As mentioned above, in order to overcome the drawback of stiff and brittle PVA/PAMPS semi-IPN membranes, the introduction of a third ‘partner’ is a very effective method of modifying the membrane’s mechanical properties, stability, swelling level, proton conductivity and permeability. Third components have been introduced into PVA/PAMPS based semi-IPN membranes by grafting or blending as described below (Figure 11). Qiao et al. have introduced various alkyl aldehydes into PVA/PAMPS semi-IPN membranes as third partners on the conceptual basis of binary chemical crosslinking. Terephthalaldehyde (TA) was used as a crosslinker to form a PVA-TA network, while alkyl aldehydes with different spacer lengths, e.g., n-butylaldehyde (BA), n-hexylaldehyde (HA) and n-octylaldehyde (OA), were used as auxiliary agents to form side chains on the PVA-TA polymer network. The water uptake of the resulting membranes significantly increased with an increase in the content of PAMPS and auxiliary crosslinkers, but slightly decreased with increasing crosslinker spacer lengths. Although the water uptake of the PVA/PAMPS semi-IPN membranes significantly increased with an increase in the PAMPS content there was no formal linear increase in proton conductivity due to an excess of water induced swelling caused a dilution of charge carriers. The resulting membranes with longer hydrophobic side chains (OA) displayed higher proton conductivities compared to shorter systems (BA and HA) due to the formation of better microphase separation of structures in the membrane. The highest proton conductivity (1.2 × 10−1 S∙cm−1) was obtained for PVA/PAMPS 1/1.5 (1:1.5 by mass) with 5 wt% of OA as an auxiliary crosslinker which is slightly higher than that of Nafion® 117 (9.1 × 10-2 S∙cm−1). In addition, the membranes with 5 and 10 wt% OA as auxiliary crosslinker showed a much better hydrolytic stability without any change in appearance, flexibility, or toughness even after being boiled in 100 °C water for 24 h. The mechanical properties (tensile strength, young’s modulus and elongation) and methanol permabilities of these membranes have been further examined by the same authors’ (86). It was shown that a higher mechanical strength (tensile strength: from 1.3 to 2.2 kg∙mm−2) has been achieved with an increase in the OA content (from 10 to 40%). However, the OA content hardly affects the methanol permeability of the semi-IPN (Table 5; 7), thus it still remains lower than that of Nafion® 117 (2.11 × 10−6 cm2∙s−1).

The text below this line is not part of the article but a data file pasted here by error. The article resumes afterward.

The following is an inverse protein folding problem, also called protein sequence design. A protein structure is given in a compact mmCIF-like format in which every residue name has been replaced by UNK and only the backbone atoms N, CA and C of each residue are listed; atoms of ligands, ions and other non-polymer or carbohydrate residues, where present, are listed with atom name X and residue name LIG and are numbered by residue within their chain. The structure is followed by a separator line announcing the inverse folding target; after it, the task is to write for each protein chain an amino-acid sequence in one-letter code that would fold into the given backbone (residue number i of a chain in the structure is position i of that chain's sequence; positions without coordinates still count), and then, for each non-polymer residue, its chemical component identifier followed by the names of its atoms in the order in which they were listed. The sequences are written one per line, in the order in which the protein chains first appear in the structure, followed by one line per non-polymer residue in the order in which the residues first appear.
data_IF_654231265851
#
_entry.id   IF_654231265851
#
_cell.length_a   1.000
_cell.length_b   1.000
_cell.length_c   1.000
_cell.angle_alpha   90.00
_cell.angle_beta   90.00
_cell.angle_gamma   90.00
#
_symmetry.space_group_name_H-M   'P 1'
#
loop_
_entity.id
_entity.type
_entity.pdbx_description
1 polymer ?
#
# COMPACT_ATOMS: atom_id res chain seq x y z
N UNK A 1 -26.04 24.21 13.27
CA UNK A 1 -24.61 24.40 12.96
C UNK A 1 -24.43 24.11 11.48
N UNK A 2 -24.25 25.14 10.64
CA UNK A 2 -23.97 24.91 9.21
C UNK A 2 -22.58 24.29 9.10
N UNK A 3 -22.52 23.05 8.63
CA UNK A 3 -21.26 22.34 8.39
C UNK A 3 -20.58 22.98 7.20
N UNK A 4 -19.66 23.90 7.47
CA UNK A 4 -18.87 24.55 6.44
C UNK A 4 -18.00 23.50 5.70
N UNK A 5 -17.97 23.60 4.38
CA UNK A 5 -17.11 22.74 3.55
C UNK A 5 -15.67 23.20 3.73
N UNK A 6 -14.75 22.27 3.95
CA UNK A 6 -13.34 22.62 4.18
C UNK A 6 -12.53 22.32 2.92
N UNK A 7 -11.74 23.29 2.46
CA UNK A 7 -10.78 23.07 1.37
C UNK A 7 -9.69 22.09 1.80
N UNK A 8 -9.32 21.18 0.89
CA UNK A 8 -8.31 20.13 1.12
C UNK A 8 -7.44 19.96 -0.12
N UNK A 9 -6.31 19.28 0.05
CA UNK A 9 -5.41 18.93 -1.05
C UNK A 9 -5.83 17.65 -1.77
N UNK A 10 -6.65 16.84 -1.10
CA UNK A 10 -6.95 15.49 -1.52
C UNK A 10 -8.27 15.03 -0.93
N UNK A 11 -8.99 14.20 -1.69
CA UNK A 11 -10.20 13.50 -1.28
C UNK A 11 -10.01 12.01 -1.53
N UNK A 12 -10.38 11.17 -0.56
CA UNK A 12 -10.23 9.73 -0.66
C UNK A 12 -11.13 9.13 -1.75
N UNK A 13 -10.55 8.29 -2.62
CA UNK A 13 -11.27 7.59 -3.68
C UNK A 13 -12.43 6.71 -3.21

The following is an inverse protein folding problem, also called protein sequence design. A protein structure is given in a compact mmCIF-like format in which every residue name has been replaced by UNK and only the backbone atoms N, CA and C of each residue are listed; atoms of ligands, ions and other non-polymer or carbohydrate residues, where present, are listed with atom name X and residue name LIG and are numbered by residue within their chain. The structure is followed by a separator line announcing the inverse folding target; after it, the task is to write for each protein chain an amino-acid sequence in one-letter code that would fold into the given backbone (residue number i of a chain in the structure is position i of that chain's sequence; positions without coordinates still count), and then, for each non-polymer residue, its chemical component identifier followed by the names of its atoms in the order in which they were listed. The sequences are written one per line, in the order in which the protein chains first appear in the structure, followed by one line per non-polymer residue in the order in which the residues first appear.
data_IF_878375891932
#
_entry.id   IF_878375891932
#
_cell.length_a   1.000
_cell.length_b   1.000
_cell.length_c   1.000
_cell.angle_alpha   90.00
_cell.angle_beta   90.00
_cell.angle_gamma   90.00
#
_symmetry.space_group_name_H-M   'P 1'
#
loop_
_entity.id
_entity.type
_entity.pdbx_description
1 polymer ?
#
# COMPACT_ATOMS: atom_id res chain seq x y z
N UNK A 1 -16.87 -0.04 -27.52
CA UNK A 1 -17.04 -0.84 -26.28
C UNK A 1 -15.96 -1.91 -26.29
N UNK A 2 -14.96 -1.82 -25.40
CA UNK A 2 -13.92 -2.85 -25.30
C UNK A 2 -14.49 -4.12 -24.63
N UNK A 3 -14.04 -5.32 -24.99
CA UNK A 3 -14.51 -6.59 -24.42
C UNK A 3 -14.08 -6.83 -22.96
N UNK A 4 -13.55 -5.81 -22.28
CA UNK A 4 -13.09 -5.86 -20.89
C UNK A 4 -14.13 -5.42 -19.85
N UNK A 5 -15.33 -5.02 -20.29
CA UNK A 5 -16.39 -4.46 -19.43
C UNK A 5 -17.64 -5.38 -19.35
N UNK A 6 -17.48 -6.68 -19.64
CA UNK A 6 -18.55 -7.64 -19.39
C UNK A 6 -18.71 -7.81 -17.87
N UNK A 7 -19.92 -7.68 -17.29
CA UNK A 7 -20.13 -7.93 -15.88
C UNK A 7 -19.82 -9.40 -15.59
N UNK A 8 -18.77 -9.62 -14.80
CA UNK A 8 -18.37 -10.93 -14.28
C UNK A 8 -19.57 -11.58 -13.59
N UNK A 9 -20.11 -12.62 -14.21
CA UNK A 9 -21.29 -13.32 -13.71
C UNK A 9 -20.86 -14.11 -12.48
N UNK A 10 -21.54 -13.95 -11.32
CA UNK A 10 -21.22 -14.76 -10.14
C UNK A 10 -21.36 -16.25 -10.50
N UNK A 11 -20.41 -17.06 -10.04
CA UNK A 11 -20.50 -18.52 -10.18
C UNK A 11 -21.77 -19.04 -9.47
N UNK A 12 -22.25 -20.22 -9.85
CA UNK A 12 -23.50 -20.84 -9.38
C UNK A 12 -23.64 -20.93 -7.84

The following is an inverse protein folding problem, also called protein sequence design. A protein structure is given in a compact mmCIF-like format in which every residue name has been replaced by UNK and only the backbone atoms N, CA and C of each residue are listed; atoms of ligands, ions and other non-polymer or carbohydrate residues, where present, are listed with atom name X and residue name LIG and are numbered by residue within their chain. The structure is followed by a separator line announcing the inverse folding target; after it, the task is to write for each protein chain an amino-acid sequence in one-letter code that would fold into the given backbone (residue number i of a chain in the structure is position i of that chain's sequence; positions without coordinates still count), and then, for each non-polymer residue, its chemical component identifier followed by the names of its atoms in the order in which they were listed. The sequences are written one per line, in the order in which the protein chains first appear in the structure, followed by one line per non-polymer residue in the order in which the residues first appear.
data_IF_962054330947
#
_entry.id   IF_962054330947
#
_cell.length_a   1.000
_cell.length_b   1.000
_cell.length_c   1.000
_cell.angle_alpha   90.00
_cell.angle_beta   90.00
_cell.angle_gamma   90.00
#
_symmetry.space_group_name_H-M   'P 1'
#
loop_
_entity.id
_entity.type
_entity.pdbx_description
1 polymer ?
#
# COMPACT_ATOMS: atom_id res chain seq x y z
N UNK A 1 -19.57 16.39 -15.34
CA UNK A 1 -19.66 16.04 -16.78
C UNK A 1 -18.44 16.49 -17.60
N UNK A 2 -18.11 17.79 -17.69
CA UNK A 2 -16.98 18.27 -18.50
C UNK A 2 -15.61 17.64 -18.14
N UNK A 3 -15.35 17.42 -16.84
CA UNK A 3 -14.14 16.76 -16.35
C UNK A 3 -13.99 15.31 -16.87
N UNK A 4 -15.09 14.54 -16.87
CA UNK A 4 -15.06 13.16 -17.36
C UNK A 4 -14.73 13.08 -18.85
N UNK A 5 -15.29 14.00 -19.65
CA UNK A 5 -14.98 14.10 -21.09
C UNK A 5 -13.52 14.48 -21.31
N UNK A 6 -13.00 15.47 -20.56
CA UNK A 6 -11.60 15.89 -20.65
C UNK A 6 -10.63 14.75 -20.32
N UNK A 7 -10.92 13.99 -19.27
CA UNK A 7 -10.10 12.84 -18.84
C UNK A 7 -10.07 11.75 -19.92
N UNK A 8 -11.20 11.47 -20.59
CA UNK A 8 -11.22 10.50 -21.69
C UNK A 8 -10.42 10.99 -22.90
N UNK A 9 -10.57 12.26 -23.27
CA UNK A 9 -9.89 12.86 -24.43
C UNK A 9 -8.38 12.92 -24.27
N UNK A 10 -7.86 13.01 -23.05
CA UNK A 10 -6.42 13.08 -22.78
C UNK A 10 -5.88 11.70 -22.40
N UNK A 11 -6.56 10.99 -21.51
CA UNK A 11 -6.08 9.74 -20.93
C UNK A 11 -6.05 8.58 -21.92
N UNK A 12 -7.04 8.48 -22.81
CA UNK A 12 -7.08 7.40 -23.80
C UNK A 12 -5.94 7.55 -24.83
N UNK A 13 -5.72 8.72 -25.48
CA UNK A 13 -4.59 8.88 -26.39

Figure 11. Scheme for illustrating the preparation of PVA/PAMPS based semi-IPN membranes.